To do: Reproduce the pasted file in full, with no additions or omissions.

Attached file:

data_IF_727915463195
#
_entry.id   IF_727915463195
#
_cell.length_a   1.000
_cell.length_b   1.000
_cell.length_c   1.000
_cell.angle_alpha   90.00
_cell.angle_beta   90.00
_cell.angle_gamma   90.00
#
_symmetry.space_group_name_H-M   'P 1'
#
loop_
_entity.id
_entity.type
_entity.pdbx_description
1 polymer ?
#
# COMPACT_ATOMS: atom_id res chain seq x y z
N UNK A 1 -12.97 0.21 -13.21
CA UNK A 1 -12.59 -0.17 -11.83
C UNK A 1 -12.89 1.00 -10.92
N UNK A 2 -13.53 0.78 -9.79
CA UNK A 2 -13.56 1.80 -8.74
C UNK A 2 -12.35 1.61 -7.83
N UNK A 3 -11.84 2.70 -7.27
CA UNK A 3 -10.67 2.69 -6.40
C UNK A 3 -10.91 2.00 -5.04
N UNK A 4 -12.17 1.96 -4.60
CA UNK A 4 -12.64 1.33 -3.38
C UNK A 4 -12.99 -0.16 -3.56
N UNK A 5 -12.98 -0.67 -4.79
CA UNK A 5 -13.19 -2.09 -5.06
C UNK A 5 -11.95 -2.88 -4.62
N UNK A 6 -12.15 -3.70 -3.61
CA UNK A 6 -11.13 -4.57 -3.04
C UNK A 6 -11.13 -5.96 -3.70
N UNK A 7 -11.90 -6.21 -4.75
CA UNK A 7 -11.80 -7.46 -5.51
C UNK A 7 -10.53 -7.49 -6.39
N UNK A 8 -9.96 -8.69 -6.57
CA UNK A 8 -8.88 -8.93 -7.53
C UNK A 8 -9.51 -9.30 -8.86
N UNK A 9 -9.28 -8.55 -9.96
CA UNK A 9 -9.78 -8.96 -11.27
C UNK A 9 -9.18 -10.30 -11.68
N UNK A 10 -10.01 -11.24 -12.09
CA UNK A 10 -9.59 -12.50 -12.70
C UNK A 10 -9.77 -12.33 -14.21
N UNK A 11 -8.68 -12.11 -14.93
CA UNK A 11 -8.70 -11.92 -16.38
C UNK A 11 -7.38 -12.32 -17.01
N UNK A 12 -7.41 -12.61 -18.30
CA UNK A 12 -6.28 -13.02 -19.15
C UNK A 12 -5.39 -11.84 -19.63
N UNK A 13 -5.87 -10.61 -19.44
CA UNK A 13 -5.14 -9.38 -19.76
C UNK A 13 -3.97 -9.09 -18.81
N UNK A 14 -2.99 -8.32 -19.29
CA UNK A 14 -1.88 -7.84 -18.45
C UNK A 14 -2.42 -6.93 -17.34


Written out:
data_IF_727915463195
#
_entry.id   IF_727915463195
#
_cell.length_a   1.000
_cell.length_b   1.000
_cell.length_c   1.000
_cell.angle_alpha   90.00
_cell.angle_beta   90.00
_cell.angle_gamma   90.00
#
_symmetry.space_group_name_H-M   'P 1'
#
loop_
_entity.id
_entity.type
_entity.pdbx_description
1 polymer ?
#
# COMPACT_ATOMS: atom_id res chain seq x y z
N UNK A 1 -12.97 0.21 -13.21
CA UNK A 1 -12.59 -0.17 -11.83
C UNK A 1 -12.89 1.00 -10.92
N UNK A 2 -13.53 0.78 -9.79
CA UNK A 2 -13.56 1.80 -8.74
C UNK A 2 -12.35 1.61 -7.83
N UNK A 3 -11.84 2.70 -7.27
CA UNK A 3 -10.67 2.69 -6.40
C UNK A 3 -10.91 2.00 -5.04
N UNK A 4 -12.17 1.96 -4.60
CA UNK A 4 -12.64 1.33 -3.38
C UNK A 4 -12.99 -0.16 -3.56
N UNK A 5 -12.98 -0.67 -4.79
CA UNK A 5 -13.19 -2.09 -5.06
C UNK A 5 -11.95 -2.88 -4.62
N UNK A 6 -12.15 -3.70 -3.61
CA UNK A 6 -11.13 -4.57 -3.04
C UNK A 6 -11.13 -5.96 -3.70
N UNK A 7 -11.90 -6.21 -4.75
CA UNK A 7 -11.80 -7.46 -5.51
C UNK A 7 -10.53 -7.49 -6.39
N UNK A 8 -9.96 -8.69 -6.57
CA UNK A 8 -8.88 -8.93 -7.53
C UNK A 8 -9.51 -9.30 -8.86
N UNK A 9 -9.28 -8.55 -9.96
CA UNK A 9 -9.78 -8.96 -11.27
C UNK A 9 -9.18 -10.30 -11.68
N UNK A 10 -10.01 -11.24 -12.09
CA UNK A 10 -9.59 -12.50 -12.70
C UNK A 10 -9.77 -12.33 -14.21
N UNK A 11 -8.68 -12.11 -14.93
CA UNK A 11 -8.70 -11.92 -16.38
C UNK A 11 -7.38 -12.32 -17.01
N UNK A 12 -7.41 -12.61 -18.30
CA UNK A 12 -6.28 -13.02 -19.15
C UNK A 12 -5.39 -11.84 -19.63
N UNK A 13 -5.87 -10.61 -19.44
CA UNK A 13 -5.14 -9.38 -19.76
C UNK A 13 -3.97 -9.09 -18.81
N UNK A 14 -2.99 -8.32 -19.29
CA UNK A 14 -1.88 -7.84 -18.45
C UNK A 14 -2.42 -6.93 -17.34